- André Bareliér
- 20th Century
- 120 cm high
- Si apre in una nuova finestra
Photo: Maurizio Bolognini. Museo Tattile Statale Omero Archive.
“I take my small change over
to the booth, and step inside.
But leaving the door open, it’s
so close in there”.
The phone booth, Raymond Carver
Telephone box is a cast bronze sculpture made by André Bareliér in 1980. It is a rather large work, about 120 cm high.
The sculpture rests on a curved base that appears to represent an uphill street in an urban area, where a telephone box stands. Inside the cabin a young man, wearing a suit and tie, holds the telephone receiver in his left hand and a cigarette butt between the fingers of his right. An overfilled bag, with some garments hanging out of the upper opening, is lying in front of his feet and there are two fat telephone directories on a small shelf in front of him. Outside the cabin, the artist has placed a supermarket trolley and a moped. The man’s clothes are depicted in detail; it is easy to recognize the folds of the jacket collar and the tie knot. Details of the trolley and moped, such as the brake levers and cables, the bell, pedals and luggage rack have also been carefully delineated.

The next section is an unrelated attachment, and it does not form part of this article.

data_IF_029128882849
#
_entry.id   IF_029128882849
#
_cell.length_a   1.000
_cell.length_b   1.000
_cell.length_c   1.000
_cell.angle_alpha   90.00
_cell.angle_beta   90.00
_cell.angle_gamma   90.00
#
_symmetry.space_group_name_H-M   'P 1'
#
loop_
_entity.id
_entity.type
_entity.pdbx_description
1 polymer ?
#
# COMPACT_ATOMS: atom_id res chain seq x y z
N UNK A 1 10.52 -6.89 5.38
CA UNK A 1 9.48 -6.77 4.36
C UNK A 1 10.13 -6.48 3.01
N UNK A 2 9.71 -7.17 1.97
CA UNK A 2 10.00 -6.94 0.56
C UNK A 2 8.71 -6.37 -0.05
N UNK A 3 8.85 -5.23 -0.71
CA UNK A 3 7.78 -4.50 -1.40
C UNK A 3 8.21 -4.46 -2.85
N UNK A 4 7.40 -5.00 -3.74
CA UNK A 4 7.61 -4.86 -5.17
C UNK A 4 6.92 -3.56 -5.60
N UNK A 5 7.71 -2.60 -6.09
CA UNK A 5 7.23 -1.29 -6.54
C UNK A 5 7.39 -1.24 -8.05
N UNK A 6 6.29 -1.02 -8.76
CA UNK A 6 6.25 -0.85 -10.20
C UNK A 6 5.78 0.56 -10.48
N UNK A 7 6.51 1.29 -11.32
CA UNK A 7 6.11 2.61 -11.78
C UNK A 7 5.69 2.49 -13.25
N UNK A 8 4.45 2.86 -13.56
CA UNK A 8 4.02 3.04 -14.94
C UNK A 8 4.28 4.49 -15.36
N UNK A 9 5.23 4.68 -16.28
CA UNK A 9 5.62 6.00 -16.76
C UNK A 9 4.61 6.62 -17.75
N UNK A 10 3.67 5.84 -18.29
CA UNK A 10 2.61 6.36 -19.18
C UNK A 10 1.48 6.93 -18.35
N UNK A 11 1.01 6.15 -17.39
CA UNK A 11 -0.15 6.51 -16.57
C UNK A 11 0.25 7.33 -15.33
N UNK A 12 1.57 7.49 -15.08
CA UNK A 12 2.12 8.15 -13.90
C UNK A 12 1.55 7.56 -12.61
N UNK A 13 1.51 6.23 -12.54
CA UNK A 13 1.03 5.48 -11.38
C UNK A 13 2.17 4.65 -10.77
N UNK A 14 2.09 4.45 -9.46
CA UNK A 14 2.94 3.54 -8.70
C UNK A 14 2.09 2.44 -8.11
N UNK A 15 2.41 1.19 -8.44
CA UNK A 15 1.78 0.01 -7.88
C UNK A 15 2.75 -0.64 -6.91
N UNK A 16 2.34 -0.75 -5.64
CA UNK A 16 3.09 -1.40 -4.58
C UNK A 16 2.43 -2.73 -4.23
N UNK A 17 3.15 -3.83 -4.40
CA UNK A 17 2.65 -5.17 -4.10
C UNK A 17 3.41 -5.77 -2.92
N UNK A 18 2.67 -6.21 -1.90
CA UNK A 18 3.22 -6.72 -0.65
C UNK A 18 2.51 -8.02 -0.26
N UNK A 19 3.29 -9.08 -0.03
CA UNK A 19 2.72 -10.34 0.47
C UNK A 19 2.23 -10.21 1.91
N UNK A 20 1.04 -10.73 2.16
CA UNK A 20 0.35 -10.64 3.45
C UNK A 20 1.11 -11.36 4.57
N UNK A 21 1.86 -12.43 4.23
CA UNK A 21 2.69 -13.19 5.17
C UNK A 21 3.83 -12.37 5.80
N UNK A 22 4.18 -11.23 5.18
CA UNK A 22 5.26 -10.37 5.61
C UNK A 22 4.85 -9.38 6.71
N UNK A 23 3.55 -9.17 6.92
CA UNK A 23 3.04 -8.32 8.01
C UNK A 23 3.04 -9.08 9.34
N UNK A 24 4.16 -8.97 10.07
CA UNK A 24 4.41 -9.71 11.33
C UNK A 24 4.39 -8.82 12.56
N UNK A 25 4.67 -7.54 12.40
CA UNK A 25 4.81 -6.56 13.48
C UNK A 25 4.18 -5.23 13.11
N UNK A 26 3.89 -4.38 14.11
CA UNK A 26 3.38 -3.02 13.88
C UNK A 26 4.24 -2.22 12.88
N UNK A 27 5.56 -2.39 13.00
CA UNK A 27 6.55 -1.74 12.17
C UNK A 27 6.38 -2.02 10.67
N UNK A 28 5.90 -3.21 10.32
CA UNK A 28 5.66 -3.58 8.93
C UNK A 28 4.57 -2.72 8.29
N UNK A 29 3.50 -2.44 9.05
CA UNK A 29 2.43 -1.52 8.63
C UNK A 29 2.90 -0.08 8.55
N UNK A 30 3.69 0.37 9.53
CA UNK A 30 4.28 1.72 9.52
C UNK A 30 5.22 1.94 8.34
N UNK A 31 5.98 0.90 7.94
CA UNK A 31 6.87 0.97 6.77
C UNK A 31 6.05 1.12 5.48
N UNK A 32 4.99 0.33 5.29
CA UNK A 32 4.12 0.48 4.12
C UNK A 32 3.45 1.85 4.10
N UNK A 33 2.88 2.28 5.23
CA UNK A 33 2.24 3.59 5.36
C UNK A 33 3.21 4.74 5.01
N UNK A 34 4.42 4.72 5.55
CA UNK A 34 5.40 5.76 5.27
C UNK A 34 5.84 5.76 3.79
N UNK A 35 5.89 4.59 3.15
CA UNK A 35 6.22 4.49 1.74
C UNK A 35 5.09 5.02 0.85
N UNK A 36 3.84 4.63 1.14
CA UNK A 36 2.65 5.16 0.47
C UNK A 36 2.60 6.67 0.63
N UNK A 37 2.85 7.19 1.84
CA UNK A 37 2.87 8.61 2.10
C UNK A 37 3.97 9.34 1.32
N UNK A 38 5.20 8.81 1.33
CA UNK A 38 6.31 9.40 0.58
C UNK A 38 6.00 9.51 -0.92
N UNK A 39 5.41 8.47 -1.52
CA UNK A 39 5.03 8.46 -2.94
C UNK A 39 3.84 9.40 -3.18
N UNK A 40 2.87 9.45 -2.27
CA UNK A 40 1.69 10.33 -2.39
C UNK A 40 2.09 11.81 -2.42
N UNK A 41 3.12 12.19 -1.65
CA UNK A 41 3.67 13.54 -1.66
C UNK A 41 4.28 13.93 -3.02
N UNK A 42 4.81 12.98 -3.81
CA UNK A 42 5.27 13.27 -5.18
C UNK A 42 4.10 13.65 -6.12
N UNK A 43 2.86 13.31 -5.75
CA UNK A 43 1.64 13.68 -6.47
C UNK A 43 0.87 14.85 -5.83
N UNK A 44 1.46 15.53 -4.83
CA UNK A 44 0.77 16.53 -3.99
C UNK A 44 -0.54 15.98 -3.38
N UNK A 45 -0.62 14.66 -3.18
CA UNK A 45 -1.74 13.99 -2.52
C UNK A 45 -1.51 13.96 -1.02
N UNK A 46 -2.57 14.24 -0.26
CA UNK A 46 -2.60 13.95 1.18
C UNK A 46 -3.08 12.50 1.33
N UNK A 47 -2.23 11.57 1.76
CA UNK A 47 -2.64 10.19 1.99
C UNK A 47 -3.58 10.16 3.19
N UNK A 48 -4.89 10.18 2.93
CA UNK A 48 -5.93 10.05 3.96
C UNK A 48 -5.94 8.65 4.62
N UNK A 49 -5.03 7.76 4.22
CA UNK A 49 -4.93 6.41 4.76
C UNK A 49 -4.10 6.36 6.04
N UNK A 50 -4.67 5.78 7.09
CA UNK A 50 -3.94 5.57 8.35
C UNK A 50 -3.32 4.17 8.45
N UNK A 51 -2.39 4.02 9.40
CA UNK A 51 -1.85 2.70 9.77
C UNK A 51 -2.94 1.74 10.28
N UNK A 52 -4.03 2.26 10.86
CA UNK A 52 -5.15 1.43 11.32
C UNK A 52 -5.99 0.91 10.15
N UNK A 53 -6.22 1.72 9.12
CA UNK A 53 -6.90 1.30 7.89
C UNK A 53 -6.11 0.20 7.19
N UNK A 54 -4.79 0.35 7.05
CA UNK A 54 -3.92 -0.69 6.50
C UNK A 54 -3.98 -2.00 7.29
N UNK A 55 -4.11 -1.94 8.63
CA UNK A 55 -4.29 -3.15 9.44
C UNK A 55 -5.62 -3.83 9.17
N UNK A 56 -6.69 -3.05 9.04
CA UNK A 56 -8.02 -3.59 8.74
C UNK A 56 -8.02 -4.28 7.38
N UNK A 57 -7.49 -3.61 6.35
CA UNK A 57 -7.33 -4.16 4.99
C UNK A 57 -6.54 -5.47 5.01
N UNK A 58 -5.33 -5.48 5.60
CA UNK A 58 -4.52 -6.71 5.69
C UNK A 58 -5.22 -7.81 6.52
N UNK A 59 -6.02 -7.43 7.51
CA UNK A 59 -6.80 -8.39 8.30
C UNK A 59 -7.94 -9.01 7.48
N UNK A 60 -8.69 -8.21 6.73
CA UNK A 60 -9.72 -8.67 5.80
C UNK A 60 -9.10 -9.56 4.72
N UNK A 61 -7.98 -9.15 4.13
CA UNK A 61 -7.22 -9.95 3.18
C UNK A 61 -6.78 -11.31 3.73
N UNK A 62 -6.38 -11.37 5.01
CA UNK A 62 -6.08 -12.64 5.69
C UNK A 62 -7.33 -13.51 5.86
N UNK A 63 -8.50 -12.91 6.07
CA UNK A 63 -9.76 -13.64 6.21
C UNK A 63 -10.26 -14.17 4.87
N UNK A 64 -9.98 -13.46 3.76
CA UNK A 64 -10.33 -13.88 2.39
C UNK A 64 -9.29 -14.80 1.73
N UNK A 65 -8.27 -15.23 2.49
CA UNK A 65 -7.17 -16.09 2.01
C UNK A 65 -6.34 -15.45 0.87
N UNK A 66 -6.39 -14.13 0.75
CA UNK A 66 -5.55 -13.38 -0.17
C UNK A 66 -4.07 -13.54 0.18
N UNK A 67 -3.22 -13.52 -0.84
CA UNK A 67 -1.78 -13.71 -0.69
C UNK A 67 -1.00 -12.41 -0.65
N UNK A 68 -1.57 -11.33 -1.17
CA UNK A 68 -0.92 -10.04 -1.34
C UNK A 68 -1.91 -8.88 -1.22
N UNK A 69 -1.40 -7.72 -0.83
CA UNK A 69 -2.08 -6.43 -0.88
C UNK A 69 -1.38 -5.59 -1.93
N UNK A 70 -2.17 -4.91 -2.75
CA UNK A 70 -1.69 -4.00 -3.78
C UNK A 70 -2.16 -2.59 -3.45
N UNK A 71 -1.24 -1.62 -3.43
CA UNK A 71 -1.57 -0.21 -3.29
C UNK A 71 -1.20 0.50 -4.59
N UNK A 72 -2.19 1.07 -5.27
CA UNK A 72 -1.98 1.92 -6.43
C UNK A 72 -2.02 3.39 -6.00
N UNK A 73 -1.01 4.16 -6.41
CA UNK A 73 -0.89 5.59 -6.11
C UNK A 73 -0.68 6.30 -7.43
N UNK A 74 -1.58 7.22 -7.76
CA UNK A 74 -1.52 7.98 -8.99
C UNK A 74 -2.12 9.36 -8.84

The surfaces are smooth and not differentiated; tactile reading is easy, thanks to the large dimensions of the work, which allow you to fully appreciate the various details. The bronze is not polished, but has the typical “ancient” brownish patina. In a simple, direct way, André Bareliér has created a portrait of man in the 1980s with all his needs, anxieties, technological resources and desires. He has managed to sum up everyday life in society at that time using just a few “brush- strokes”.